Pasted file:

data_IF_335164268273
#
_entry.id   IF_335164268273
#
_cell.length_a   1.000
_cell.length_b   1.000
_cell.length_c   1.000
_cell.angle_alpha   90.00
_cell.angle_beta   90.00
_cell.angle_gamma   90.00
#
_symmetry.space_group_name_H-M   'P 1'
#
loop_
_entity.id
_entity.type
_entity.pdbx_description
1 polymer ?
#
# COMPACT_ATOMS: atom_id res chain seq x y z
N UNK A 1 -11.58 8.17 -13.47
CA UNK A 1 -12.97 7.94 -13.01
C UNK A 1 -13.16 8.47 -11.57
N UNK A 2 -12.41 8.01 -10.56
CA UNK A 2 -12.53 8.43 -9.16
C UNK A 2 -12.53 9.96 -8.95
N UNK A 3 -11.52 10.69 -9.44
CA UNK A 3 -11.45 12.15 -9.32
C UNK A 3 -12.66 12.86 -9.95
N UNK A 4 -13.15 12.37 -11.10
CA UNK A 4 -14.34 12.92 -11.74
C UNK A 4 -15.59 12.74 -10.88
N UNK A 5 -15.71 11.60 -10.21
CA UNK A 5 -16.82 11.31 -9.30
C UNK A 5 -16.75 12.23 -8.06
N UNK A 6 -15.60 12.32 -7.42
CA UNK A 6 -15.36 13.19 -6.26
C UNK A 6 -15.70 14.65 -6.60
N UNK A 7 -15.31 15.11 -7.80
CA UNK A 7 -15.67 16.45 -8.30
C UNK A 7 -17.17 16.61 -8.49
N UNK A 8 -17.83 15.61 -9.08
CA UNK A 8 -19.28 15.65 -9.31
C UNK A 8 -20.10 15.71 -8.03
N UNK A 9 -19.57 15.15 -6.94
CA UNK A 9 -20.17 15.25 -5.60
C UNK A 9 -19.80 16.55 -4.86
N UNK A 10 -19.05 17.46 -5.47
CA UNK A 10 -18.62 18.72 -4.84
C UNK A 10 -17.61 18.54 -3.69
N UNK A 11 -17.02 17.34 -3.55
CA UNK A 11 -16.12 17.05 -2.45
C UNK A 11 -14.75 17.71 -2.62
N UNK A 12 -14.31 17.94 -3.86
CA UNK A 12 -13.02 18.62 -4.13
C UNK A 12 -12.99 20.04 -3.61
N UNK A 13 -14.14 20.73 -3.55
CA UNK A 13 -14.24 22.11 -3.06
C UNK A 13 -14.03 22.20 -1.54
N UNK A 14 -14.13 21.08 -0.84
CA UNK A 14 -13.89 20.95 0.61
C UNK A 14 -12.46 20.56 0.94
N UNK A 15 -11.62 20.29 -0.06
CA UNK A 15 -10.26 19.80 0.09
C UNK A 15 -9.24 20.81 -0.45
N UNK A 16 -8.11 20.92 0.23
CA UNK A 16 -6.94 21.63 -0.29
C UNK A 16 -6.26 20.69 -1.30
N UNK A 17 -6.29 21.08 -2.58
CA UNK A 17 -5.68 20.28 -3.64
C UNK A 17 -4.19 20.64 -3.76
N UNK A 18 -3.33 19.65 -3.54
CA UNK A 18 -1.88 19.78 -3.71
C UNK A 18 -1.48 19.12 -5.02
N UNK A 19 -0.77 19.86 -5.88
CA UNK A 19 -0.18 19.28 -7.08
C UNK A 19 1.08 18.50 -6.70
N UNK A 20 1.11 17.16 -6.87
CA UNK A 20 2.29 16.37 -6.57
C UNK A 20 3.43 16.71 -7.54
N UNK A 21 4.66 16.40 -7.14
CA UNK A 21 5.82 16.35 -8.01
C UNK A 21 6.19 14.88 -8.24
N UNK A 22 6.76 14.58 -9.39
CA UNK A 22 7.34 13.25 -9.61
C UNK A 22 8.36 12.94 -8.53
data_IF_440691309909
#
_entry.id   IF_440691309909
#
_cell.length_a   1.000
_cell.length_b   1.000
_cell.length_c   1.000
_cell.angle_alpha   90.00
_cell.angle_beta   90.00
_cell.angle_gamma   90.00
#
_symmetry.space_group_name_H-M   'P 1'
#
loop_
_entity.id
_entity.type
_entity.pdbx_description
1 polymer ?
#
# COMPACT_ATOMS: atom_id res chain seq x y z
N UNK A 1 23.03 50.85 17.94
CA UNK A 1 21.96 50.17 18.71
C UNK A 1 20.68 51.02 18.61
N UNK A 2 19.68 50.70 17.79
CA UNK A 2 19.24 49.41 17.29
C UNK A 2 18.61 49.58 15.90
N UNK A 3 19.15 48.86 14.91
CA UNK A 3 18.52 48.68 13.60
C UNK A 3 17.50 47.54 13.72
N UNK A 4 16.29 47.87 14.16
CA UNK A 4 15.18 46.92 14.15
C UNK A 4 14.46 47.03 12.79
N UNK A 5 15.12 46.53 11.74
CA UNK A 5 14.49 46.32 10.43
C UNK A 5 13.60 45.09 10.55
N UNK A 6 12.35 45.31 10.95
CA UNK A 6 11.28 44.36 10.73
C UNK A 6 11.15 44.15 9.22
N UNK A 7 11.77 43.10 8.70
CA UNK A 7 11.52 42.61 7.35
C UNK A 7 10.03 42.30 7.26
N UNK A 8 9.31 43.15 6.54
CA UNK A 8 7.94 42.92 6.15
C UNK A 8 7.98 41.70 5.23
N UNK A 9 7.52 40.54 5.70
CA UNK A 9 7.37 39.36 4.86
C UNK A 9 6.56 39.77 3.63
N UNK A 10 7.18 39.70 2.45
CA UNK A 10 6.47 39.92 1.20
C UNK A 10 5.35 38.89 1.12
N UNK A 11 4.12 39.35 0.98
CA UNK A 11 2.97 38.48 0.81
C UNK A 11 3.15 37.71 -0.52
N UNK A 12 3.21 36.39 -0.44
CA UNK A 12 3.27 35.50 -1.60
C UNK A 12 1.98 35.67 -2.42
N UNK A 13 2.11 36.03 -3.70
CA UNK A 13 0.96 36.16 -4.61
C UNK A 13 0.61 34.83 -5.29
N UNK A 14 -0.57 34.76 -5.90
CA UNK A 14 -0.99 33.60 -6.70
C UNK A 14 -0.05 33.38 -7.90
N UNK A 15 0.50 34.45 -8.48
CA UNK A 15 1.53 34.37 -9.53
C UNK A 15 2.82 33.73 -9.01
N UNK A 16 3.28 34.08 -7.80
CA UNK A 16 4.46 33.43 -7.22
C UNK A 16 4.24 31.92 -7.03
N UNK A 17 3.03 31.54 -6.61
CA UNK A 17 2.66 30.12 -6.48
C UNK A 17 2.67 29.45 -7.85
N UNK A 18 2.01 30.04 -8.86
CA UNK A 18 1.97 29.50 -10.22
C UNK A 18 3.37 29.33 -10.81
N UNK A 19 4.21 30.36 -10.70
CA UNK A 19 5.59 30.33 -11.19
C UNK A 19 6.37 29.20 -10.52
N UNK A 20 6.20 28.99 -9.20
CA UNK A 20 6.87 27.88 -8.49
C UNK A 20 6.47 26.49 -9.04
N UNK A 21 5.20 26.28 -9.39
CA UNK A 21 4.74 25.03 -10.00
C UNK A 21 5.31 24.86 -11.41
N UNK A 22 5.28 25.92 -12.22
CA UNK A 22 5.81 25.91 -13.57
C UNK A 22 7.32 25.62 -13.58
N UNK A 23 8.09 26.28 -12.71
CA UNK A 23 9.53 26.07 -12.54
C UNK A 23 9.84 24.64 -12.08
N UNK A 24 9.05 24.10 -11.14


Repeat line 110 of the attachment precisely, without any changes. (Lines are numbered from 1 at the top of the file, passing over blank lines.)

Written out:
N UNK A 2 19.68 50.70 17.79